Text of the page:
Big Tech In Washington's Hot Seat: What You Need To Know

Jul 27, 2020
Originally published on July 29, 2020 5:08 am

Updated at 7:17 p.m. ET

Some of the world's most powerful CEOs are coming to Capitol Hill — virtually, of course — to answer one overarching question: Do the biggest technology companies use their reach and power to hurt competitors and help themselves?

Here's what you need to know:

Who: Facebook CEO Mark Zuckerberg, Amazon CEO Jeff Bezos, Apple CEO Tim Cook and Google CEO Sundar Pichai.

What: The tech execs will answer lawmakers' questions in the culmination of a year-long investigation by the House Judiciary Committee's antitrust panel into the tech giants' power that spanned 1.3 million documents and hundreds of hours of hearings and closed-door briefings.

Why: The four companies shape how billions of people communicate, learn, work, shop and have fun. Americans' reliance on these platforms has only intensified as the coronavirus pandemic has kept us in our homes. Plus, the hearing comes as more Democrats and Republicans openly challenge the immense power of Silicon Valley.

What's next: The tech giants are under investigation by regulators in the U.S. and Europe, who could bring lawsuits and even force breakups. Congress' primary role is to write antitrust laws. The conclusions by House lawmakers — expected in a report in the coming weeks — could reshape the tech industry. That is, if the political will exists to take on an economic powerhouse.

The companies:

Amazon by the numbers

  • Accounts for 38% of U.S. online retail sales, according to eMarketer. Along with Google, it's a top site for shoppers to begin product searches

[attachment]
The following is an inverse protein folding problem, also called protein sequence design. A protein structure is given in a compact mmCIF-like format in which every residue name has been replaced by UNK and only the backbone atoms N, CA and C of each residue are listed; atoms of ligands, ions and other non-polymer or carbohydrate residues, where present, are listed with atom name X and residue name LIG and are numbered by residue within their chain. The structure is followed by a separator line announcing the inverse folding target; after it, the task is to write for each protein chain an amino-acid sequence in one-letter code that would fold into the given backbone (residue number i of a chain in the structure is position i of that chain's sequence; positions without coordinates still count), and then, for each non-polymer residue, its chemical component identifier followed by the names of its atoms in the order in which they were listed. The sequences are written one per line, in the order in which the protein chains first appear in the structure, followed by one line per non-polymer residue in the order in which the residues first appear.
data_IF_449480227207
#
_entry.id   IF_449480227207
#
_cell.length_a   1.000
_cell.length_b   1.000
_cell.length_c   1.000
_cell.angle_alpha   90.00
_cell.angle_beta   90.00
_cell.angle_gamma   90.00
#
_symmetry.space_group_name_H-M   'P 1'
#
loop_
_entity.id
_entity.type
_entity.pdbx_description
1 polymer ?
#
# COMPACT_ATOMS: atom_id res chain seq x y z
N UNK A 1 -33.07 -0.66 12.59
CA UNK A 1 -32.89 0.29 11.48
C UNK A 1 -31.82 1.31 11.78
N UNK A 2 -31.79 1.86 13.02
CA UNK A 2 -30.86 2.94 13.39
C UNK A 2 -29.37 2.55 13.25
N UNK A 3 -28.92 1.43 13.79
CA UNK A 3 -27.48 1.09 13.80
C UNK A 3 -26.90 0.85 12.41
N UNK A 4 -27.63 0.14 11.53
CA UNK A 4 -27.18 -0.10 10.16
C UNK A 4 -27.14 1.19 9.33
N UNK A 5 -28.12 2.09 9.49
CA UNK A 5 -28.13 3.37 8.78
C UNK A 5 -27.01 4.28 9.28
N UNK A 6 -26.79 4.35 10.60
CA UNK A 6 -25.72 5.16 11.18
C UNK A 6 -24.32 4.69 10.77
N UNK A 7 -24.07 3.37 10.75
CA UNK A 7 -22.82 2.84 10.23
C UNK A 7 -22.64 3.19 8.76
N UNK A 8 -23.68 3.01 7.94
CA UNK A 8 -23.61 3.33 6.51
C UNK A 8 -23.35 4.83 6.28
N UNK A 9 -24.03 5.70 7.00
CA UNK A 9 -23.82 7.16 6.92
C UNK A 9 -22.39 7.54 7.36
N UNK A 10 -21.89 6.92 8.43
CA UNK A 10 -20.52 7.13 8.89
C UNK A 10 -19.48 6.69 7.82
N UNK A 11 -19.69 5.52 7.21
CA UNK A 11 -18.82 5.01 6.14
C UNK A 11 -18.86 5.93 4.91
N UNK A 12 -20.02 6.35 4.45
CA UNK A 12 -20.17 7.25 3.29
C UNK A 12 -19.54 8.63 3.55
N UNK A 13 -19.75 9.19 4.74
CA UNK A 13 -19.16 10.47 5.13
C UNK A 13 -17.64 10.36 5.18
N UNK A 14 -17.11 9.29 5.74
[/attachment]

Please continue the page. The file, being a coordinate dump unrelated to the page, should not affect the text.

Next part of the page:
• Has topped 150 million paying subscribers to its Prime service worldwide
  • Employs a million workers globally, mostly in warehouses

Critics say Amazon abuses its position as the operator of a top online marketplace as well as a merchant on the same platform. They argue that Amazon undercuts competitors by charging lower prices at a loss. Officials in the E.U. are soon expected to reveal the results of their investigation into whether Amazon exploits data it collects from other sellers for its own benefit.

Critics have also targeted Amazon's multitude of business streams, questioning the pace of work and conditions in its warehouses, the size of its grip on delivery networks and cloud computing, the use of its facial recognition technology by law enforcement and the data practices of its Internet-connected devices.

Amazon says in each of it different business lines, it's one of many competitors. In its main business of retail, for example, Amazon often sizes itself against the entire industry rather than just e-commerce. The company's focus on convenience and low prices has won over consumers, who are the main concern of U.S. competition law.

Amazon touts itself as a big job creator with generous pay and a marketplace that supports scores of small and medium-sized businesses, with third-party sellers now accounting for more than half the sales on the platform.

Apple by the numbers